by Paul K. Haeder & r & The white man does not understand the Indian for the reason that he does not understand America. The roots of the tree of his life have not yet grasped the rock and the soil. He is still troubled with primitive fears. In the Indian, the spirit of the land is still vested. Men must be formed of the dust of their forefather's bones. & r & --Standing Bear, Oglala
There is much hoopla and backslapping surrounding the bicentennial (1804-06) of Thomas Jefferson's sanctioned Western journey by Lewis and Clark's Corps of Discovery, all of it pumping up the nostalgia of a "white nation." But dark echoes persist. Debatable issues such as the Doctrine of Discovery, Manifest Destiny, empire building, eminent domain and conquest -- shaped by the resulting genocide of countless hundreds of thousands of Native Americans through this vehicle called "first contact" -- hardly get mentioned in the celebrations.
A long, hard death sentence resulted from the whites' contact with tribes like the Mandan, Hidatsa, and Arikara along the Missouri and Nez Perce and other tribes in our neck of the woods. It's an age-old story of the expansion of empire for land, riches and spiritual subjugation, one epitomized by General Sheridan in 1869: "The only good Indians I ever saw were dead."
The Doctrine of Discovery viewed tribal land as "empty" of humans. Because the West was only filled with "savages" that did not fit the conquering hordes' metaphysical, economic and political models of humanness, the god-blessed white men felt they had the right to claim it.
"All of this history came upriver with Lewis and Clark," said author Paul VanDevelder in a talk about the legacy of Lewis and Clark last week at River Park Square to coincide with the traveling exhibit there. "We now acknowledge that westward migration was accomplished through officially sanctioned treachery and genocide. The catalog of horrors ... resulted from an absolute failure to act in moral alignment with the organic language and law that established the American experiment in democracy," stated VanDevelder, who is also a filmmaker, activist and author of the book Coyote Warrior.
VanDevelder's passion is rooted in the narratives of Mandan-Hidatsa-Arikara ancestors and the inculcation of songs and dances of old tribes that in essence express that "a river is its people, and a people are the river."
VanDevelder's own journey to complete this first book (with the subtitle, "One Man, Three Tribes, and a Trial That Forged a Nation") lasted more than 10 years as he lived and researched along the Upper Missouri River.
He came to see how the death of a river turns into the death of a people. He listened to native women weave their own stories, their tribes' histories and the legacy of deep, collective pain passed on by the generations who saw fertile land that from time immemorial was etched with tribal identity and then flooded over by the Garrison Dam in 1954.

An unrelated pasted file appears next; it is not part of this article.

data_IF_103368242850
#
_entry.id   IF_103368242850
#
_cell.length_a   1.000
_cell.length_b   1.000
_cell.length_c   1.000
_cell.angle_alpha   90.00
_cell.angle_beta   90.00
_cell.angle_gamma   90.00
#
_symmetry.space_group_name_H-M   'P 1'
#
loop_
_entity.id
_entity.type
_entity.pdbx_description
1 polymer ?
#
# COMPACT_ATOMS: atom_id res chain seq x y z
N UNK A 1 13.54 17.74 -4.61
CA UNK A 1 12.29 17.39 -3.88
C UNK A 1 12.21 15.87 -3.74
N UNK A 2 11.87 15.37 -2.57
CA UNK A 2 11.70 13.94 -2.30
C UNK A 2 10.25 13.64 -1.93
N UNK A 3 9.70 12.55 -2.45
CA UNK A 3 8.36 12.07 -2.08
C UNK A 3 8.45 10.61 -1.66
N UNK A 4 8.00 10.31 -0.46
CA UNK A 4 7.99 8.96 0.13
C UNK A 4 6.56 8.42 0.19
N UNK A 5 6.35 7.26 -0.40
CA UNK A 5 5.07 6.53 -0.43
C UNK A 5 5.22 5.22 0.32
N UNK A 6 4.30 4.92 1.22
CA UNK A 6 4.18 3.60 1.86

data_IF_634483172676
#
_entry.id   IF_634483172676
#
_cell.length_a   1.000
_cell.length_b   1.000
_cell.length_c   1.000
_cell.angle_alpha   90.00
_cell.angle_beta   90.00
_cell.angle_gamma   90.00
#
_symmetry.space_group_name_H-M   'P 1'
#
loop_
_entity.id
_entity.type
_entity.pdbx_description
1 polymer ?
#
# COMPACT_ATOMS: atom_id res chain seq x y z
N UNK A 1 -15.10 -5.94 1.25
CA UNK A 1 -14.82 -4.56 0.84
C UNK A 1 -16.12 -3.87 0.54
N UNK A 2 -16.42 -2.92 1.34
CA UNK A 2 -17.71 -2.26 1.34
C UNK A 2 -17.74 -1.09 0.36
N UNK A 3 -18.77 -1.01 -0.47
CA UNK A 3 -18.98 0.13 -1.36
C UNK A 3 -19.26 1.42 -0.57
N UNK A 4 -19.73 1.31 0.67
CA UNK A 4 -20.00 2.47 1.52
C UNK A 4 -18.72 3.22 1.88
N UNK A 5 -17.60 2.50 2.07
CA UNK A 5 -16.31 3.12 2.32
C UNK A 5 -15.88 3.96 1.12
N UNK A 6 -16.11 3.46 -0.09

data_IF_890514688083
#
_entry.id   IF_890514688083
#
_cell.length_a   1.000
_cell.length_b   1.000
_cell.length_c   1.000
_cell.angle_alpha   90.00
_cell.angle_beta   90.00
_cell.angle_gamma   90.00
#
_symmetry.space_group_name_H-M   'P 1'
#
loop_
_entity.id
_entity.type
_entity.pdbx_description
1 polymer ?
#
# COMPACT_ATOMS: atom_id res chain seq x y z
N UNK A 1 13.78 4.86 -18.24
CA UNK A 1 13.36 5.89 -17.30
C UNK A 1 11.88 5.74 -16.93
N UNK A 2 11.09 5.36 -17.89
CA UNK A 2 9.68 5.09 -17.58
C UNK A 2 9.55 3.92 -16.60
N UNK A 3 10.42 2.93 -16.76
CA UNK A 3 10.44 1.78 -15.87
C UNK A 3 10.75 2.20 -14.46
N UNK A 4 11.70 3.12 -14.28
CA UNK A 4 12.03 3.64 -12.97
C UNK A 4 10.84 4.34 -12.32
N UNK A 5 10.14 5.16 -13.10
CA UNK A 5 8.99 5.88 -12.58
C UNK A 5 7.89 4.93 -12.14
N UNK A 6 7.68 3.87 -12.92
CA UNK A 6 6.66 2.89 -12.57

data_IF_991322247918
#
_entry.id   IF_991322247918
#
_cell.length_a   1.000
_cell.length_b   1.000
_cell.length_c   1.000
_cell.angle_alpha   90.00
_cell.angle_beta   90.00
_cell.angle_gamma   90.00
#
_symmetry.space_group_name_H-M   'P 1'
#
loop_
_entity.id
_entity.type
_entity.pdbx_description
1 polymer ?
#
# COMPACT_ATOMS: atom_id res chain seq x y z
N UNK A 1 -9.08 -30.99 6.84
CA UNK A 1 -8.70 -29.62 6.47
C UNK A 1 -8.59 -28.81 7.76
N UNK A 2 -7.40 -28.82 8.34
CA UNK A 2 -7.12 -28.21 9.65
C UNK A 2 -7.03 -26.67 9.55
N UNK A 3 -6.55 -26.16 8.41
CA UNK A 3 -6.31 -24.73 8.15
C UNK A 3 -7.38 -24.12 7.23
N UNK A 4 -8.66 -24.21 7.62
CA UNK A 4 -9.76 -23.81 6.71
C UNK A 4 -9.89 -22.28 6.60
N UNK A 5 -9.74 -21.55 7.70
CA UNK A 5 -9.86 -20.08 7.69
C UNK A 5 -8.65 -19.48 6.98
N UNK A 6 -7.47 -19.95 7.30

He absorbed the spirit of these people while picking buffalo berries, choke cherries and wild turnips with four women along bluffs overlooking what is now an impounded reservoir, Lake Sakakawea, in North Dakota and on part of the Fort Berthold Mandan reservation.
Then he wrote like mad.
Coyote Warrior follows the intersection of two cultures' legacies with one Prairie Chicken clansman, Raymond Cross, a University of Montana law professor and the Mandan who, almost 50 years after the Garrison Dam displaced his family's village along the Knife River, convinced the government to pay his people for their land.
VanDevelder guides his audience back to a time of hardworking Mandan villages. (Chief Cherry Necklace, a relative of Cross, grew up with Sacajawea as his adopted sister.) The Mandan safe-housed the explorers during a hard winter in 1804, and like the Nez Perce the following year, they probably saved them from starvation.
A century and a half later, in 1954, what was the three tribes' reward for saving the Lewis and Clark expedition? Their truly beautiful river home, fertile bottomlands, berries, game, fish, economy and tribal and cultural identity were lost to the rising waters behind a $300 million U.S. Army Corps of Engineers dam.
"Their lives were stable until the 1944 Flood Control Act. For 30 years, they lived with their grief" of Indian villages covered over by 200 feet of water, writes VanDevelder. Then a meeting in New Town, N.D., in the mid-1970s opened up the spiritual floodgates, and elders came by the carload to tell their stories of how lives were shattered by the dam and slack water.
VanDevelder's book is being adopted in college classes; there's an upcoming PBS documentary, "In the Wake of the Flood"; and the Sundance Film Festival is considering his book for movie development -- all creating hoopla of a different kind over the Lewis and Clark bicentennial.